Opinion: Commentary: Awash in Cash?

Opinion: Commentary: Awash in Cash?

With the news reports of the cash coming to state and local governments from the federal government to provide relief from the effects of the COVID pandemic and the announcement that Virginia will have a sizable cash balance at the end of this fiscal year, one could conclude that government is awash in cash! The General Assembly will meet in a Special Session called by Governor Ralph Northam to decide how some of the new monies coming to the Commonwealth will be spent. The Governor will propose a spending plan for those funds that are allocated directly to state government within the “strings attached” from the federal government as to how the money can be spent. The total American Rescue Plan approved by the Congress so far amounts to $1.9 trillion, and that is above the Cares Act monies approved earlier. As you know from daily press reports, the President and members of Congress are working on a compromise for additional funding to ensure the economy recovers and that many infrastructure and program needs that have not been met in the past can be addressed.

Spending the amount of cash that is coming available will not be difficult. In fact, for every dollar coming available there are about five dollars in legitimate spending needs that could be addressed. Be sure that the House of Delegates is not going to spend dollars just because they come available. Strict justification will be required before an expenditure is made. The experiences of the pandemic made many needs obvious. While technology offered many solutions to schools and businesses through digital means, the need made clear the disparities in many places throughout the state in internet access. Certainly teaching by online instruction is a viable alternative to teach and to enforce learning, but it is of little value to children who live in communities without broadband access. Governor Northam has already signaled that he will propose a significant amount of money to expand broadband in the state. It will serve an educational purpose and an economic development purpose as well.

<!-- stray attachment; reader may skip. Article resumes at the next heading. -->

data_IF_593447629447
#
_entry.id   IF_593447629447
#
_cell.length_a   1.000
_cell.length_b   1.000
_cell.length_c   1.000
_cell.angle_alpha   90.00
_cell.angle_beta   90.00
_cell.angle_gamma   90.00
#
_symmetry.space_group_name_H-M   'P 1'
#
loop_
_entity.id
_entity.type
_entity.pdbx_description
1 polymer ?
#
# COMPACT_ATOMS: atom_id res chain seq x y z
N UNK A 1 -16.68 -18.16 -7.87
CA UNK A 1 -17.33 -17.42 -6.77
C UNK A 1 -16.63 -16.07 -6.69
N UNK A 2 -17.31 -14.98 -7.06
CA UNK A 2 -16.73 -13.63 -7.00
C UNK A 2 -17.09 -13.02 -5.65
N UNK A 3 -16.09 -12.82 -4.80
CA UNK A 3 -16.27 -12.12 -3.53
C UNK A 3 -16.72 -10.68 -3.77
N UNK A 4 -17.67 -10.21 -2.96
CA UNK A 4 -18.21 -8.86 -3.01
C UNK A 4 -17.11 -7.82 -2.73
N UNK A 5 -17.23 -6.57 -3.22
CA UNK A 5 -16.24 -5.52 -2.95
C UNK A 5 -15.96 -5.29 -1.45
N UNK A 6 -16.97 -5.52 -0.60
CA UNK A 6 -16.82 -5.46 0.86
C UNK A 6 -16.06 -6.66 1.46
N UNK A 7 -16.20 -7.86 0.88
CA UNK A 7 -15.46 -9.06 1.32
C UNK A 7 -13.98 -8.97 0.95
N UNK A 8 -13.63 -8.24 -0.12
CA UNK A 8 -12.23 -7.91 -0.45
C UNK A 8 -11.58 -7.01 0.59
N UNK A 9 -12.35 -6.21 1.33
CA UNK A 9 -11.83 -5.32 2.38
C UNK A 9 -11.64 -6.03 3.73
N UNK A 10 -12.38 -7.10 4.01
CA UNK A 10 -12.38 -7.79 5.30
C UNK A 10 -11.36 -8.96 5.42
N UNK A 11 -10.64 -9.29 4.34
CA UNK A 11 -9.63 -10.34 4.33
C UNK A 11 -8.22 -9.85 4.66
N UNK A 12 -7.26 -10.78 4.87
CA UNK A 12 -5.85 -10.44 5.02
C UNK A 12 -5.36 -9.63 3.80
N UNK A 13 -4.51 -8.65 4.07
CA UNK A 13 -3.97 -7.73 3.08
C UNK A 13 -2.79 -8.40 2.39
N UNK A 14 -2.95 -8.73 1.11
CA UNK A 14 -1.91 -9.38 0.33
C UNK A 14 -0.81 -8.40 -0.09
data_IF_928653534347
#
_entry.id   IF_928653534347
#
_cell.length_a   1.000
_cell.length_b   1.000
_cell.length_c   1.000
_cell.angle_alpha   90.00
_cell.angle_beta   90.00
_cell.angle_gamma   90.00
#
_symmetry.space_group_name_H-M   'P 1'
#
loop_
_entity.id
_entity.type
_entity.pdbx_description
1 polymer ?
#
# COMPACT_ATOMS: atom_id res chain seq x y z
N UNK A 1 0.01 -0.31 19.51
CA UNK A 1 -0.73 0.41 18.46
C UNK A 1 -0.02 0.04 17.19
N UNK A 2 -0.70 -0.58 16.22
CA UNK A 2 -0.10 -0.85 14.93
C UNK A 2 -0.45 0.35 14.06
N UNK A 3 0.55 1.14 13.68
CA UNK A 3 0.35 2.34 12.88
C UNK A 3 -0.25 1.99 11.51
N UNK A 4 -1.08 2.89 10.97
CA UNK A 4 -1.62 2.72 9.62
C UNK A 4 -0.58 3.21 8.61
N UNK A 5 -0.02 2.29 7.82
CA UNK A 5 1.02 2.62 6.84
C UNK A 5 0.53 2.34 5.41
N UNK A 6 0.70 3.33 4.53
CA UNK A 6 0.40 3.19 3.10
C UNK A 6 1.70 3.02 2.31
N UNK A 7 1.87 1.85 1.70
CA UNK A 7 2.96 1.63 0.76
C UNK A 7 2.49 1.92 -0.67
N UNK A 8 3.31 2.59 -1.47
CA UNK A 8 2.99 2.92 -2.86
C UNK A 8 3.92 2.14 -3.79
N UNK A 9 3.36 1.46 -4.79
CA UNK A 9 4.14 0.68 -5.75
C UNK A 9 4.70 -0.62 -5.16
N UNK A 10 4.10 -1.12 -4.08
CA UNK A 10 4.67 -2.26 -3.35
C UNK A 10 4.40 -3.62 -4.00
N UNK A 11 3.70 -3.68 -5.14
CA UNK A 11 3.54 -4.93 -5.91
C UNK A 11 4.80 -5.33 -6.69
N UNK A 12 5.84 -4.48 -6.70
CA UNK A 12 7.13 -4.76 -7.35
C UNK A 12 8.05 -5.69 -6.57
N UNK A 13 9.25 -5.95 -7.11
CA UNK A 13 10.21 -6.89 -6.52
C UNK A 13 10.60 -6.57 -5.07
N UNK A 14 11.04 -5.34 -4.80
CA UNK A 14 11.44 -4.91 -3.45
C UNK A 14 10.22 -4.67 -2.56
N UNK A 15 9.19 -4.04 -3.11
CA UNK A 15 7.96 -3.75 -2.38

The demands on first responders, medical personnel, and teachers made clear that they are not adequately compensated for what they do. The demand to fill vacancies in these areas has become critical in many communities because of the demand in the jobs and the lack of adequate pay. The use of monies to make critical adjustments in pay for these workers will be top priority, but the response to the need must be more than a one-time bonus and must be an increase in the pay scale.

Monies from the American Rescue Plan can go to private businesses that have been particularly hard hit by the pandemic. Hotels and restaurants and small businesses may receive assistance even if they received loans under the earlier Cares Act funding.

Following its historic pattern as a triple-A rated state for the management of its financial affairs and its recent recognition for the second time as the best state in which to do business, the Commonwealth will retain its rainy day fund and reserves to rescue itself when the next economic downturn comes our way. It is wonderful that funding is coming available to meet critical needs; we must be responsible in the way we spend our cash!